Atomically thin materials with microprocessors built on them could result in a quantum leap for conventional processors. It could also be a giant step forward in new applications in the flexible electronics field.
Two-dimensional (2D) materials are exceptionally versatile because they are made up of just a few layers of atoms, or even only one. The best-known 2D material is graphene. A layer consisting of sulphur and molybdenum atoms (molybdenum disulphide) is only three atoms thick and falls in the 2D category. Unlike graphene though, molybdenum disulphide has semiconductor properties.
Dr Thomas Mueller from the Photonics Institute at TU Wien is conducting research into 2D materials with his team. They see 2D materials as a promising alternative for the future production of both microprocessors and other integrated circuits.
Microprocessors are indispensable and a universal component in today’s world. Without their constant development, most of the things we all experience as an integral part of our normal lives these days would not be possible at all. This includes mobile phones, computers and the internet.
Although silicon has always been used in the manufacturing of microprocessors, it is slowly but surely reaching its physical limits. 2D materials such as molybdenum disulphide have the potential to become potential replacements for silicon.
Transistors are the most basic components of every digital circuit. Since graphene was first discovered in 2004, research into individual transistors produced from 2D materials has been ongoing. Achieving success in producing structures that are more complex than transistors has however been very difficult. Up to now, it has only been possible to produce individual digital components using a few transistors. Circuits that are much more complex are however required to achieve a microprocessor that operates independently. In addition, these circuits need to interact flawlessly.
Mueller’s team has now managed to achieve this for the first time. The outcome is a 1-bit microprocessor that can run simple programs. The microprocessor consists of 115 transistors over a surface area of around 0.6 mm2. Stefan Wachter, a doctoral student in Mueller’s team notes that although this seems modest when compared to the industry standards achieved with silicon, it is however a major breakthrough within this field of research. Now that the proof of concept has been achieved, there is no reason in principle that prevents further developments.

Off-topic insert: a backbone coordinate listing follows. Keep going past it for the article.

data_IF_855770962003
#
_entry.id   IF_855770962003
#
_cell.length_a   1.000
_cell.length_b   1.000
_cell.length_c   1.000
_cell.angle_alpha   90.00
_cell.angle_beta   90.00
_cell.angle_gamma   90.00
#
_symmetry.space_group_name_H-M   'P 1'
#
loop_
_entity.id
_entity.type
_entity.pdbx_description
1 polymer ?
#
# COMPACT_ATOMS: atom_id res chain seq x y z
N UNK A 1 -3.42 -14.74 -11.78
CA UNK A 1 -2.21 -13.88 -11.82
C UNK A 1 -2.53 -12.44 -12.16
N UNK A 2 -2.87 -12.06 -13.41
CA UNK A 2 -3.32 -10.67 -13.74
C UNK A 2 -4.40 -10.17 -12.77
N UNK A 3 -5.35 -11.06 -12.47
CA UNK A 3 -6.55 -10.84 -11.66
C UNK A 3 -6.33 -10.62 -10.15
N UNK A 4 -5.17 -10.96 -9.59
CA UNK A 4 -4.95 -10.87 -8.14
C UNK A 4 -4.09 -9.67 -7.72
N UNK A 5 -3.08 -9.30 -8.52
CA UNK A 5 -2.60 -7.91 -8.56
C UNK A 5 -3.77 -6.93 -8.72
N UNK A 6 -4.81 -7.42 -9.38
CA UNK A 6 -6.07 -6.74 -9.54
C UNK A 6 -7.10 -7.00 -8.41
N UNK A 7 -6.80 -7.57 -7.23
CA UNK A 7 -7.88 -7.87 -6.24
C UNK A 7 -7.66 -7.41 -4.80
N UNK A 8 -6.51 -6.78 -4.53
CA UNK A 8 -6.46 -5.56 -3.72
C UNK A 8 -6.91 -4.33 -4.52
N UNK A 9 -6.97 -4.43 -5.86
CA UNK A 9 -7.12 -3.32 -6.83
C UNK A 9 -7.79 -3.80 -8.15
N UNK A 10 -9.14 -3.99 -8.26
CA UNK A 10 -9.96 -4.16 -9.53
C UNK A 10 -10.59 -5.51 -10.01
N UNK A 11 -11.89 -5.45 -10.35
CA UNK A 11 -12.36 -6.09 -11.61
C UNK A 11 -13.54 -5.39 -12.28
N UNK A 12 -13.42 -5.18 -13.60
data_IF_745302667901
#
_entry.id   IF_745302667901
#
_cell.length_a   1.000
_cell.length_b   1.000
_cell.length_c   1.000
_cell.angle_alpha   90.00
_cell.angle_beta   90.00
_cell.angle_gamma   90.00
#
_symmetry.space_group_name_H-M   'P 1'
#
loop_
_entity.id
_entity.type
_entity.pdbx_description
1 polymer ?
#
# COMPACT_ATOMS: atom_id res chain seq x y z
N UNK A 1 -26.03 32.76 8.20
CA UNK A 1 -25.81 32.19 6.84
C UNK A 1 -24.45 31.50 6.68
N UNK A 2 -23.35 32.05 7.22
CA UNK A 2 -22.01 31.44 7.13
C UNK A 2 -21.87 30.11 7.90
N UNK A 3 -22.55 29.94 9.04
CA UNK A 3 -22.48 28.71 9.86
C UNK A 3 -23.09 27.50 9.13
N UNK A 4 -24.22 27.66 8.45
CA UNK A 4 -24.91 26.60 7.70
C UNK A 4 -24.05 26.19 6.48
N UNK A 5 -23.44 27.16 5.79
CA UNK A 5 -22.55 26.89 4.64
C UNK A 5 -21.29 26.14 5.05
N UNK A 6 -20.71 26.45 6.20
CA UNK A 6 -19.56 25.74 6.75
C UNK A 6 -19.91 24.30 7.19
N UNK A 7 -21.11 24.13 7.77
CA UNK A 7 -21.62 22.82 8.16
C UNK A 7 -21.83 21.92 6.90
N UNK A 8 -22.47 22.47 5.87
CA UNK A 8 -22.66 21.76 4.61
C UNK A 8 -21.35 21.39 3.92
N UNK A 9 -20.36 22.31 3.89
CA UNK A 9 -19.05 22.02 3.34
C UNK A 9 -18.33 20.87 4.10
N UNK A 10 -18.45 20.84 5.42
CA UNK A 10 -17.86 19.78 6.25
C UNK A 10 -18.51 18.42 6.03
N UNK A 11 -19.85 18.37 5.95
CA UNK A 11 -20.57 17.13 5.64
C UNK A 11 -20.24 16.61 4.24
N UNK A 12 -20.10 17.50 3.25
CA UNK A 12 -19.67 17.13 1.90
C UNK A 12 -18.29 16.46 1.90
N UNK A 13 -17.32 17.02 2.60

Mueller explained that not only the choice of material resulted in the success of the project. Careful consideration was given to the size of the individual transistors. To be able to create and cascade units that are more complex, the exact relationships between the transistor geometries within a basic circuit component is a crucial factor.
For this technology to be applied practically, much more complex and powerful circuits with thousands or even millions of transistors will be needed. The biggest challenges currently facing this field of research is reproducibility, with the yield in the production of the transistors used coming in a close second.
Both the production of 2D materials and the methods for processing them further are still at the very early stages of research. Mueller added that the circuits were manufactured by hand in the lab, because such complex designs are currently beyond their capability. Before the processor will be able to work as a whole, every single transistor has to function as planned.
Mueller also stressed that huge demands are placed on state of the art electronics. The researchers are however convinced that over the next few years, industrial methods could open up new fields of application for this technology. Flexible electronics that are required for flexible displays and medical sensors would be one example. 2D materials are much more suitable for these type of applications than the silicon traditionally used, because of their significantly superior mechanical flexibility.